The best breakfast for me consists of warm and buttered Filipino Pandesal and Coffee.

The bakery in my neighborhood in the Philippines serve this sweet-smelling creamy bread  by 6 in the morning.  The bakery starts making these soft bread 2 hours before.  I’ve always thought only those who are motivated enough can get up that early.  The baker must know how his bread affects the breakfast table, especially in my home, and the family who eats on it.  He must have an idea of how I prefer to eat his bread over buttery pancakes.

This year, pandesal has a special meaning for me.  It is those contained in brown paper bag that is delivered at our doorstep early morning.  My boyfriend who calls me as early as 6:30am to ask if I want some of it delivered.  He buys with what little money he has in the bakery and ask it to deliver at my door.  Once he tells me it’s on the way, I go downstairs and prepare for my bread with a cup of coffee.

If you purchase it locally, it only costs US$0.05.  I purchased it here in California for $0.70.  And I heard from relatives that it costs more in New Jersey.  (That’s why before I head to New Jersey, I’m going to have pandesal every morning.)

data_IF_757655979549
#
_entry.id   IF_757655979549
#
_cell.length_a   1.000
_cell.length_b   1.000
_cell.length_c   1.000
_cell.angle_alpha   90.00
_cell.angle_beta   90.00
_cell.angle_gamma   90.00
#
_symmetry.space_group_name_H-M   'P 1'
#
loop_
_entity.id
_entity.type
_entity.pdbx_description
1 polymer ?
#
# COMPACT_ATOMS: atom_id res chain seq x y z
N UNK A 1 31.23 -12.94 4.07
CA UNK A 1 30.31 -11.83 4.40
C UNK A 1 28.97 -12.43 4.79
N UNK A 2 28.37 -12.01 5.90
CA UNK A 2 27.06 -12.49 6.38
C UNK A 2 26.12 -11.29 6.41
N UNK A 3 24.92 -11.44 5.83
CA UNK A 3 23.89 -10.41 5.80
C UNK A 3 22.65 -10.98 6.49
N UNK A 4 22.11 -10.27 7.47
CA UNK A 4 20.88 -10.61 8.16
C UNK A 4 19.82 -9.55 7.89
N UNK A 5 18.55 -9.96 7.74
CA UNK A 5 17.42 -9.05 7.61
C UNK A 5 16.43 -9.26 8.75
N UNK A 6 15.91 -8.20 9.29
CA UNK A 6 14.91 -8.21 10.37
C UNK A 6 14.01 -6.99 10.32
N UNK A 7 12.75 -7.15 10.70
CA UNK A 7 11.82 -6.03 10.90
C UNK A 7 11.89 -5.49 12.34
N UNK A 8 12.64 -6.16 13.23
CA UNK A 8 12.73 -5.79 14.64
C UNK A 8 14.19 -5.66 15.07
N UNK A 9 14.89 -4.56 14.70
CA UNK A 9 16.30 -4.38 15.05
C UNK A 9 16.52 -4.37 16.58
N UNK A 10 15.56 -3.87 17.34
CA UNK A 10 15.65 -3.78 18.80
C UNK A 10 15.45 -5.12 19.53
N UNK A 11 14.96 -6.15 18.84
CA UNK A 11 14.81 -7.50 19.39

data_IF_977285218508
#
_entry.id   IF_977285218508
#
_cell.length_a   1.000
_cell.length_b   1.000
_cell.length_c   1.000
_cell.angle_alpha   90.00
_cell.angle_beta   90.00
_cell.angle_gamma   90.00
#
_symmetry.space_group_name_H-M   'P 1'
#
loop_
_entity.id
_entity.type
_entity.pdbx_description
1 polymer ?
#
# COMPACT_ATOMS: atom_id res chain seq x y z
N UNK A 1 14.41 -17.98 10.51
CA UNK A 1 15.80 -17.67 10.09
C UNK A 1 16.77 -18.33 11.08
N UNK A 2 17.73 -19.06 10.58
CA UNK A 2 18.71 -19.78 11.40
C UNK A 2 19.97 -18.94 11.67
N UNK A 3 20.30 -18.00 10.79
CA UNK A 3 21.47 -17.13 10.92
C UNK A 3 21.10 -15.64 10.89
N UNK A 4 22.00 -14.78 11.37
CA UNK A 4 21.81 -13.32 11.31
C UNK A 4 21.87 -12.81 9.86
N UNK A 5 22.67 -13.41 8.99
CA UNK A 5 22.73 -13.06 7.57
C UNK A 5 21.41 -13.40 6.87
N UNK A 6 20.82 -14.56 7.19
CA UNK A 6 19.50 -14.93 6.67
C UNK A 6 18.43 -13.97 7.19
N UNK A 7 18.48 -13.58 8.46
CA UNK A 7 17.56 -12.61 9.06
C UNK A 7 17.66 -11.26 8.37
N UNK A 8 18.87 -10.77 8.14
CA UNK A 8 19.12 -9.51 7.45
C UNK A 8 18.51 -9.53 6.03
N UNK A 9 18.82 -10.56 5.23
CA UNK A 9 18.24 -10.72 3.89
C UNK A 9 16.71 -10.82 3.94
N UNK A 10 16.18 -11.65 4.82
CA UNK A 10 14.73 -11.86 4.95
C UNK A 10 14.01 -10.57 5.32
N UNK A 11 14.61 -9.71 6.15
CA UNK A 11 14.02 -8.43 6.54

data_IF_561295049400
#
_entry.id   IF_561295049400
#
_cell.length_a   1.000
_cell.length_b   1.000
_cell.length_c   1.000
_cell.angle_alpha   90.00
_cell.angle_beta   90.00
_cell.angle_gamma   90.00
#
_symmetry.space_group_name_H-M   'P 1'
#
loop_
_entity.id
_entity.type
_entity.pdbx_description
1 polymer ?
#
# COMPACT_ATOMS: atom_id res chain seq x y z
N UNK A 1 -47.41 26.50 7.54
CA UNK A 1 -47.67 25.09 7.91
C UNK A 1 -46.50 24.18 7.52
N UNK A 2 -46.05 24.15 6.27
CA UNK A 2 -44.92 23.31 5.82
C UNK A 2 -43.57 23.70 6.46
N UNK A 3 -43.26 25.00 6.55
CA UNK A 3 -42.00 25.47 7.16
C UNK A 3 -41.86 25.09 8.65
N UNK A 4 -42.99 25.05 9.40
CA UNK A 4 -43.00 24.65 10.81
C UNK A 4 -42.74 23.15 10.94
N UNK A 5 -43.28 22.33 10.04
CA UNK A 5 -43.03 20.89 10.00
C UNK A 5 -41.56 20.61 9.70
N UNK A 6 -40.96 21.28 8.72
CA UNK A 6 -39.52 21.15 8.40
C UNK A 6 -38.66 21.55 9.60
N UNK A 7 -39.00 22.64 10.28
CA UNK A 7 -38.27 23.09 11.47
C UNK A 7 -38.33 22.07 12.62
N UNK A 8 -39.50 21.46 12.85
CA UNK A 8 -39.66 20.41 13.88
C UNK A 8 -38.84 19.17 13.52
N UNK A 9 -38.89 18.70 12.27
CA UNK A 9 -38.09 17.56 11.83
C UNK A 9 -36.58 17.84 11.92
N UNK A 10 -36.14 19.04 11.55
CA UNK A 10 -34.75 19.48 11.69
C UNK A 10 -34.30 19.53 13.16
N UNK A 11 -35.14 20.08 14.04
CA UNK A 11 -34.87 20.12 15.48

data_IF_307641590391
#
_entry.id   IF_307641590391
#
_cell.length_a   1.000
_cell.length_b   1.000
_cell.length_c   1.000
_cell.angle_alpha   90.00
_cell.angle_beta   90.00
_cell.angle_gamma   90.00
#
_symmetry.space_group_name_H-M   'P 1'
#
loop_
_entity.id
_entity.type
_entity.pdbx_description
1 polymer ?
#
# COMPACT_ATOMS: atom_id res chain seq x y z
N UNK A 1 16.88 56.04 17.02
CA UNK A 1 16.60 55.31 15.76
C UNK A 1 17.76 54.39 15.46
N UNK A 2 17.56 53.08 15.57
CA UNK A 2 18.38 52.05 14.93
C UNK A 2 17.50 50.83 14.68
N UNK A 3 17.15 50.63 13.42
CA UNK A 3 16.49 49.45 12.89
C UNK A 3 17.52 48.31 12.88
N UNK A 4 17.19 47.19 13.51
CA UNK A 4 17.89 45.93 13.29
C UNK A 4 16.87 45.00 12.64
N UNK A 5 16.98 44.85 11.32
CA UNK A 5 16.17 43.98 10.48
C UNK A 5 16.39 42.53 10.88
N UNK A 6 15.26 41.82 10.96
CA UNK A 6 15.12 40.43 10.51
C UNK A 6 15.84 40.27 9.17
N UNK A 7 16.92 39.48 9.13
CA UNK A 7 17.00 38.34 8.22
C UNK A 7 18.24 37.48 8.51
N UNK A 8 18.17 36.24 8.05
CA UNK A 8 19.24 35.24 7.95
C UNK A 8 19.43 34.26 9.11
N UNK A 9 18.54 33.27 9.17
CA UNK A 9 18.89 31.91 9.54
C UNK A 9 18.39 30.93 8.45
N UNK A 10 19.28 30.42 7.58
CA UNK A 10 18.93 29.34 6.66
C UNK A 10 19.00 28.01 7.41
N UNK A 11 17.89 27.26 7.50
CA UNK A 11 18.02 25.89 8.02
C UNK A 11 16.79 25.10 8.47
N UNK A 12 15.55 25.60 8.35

Now that I’m thousands of miles away from home (yes, I’m on the other side of the world), pandesal takes me back – lessens some of my homesickness.  A couple of cents more to pay for a single piece is worth it – even if I’m so tight in cash right now.

It’s a poor man’s bread, if you ask me.  Well, that would be the case if you buy it locally.  Because it is so cheap, even the poorest of the poor can afford it somehow.  Or the not-so-rich can buy it for the poor when they have some extra money to spare.  I’ve been eating this bread since I was a kid.  And I heard that we didn’t have much when we were younger.  My family belonged to the category of the poor.  And now that we are somehow well-off than most people, we still eat pandesal and brings the same kind of “happiness” in any other meal – pricey or not.

I remember the movie Ratatouille.  A person can find happiness in the simplest things like the dish ratatouille or in my case, Pandesal.  There are so many things that you think you need to have.  On the other hand, some don’t really know what they want.  It’s either your driven or not, to go after your own happiness.  For those who don’t know what could make them happy, they find reasons to live by to make their lives not as empty as it is.

Happiness lies in a little appreciation of what is served in front of you.  This applies to both the poor and not so poor man.  We don’t need to be served a fancy dish.  Sometimes, all we need is a hot cup of coffee and warm bread to get us through the day.


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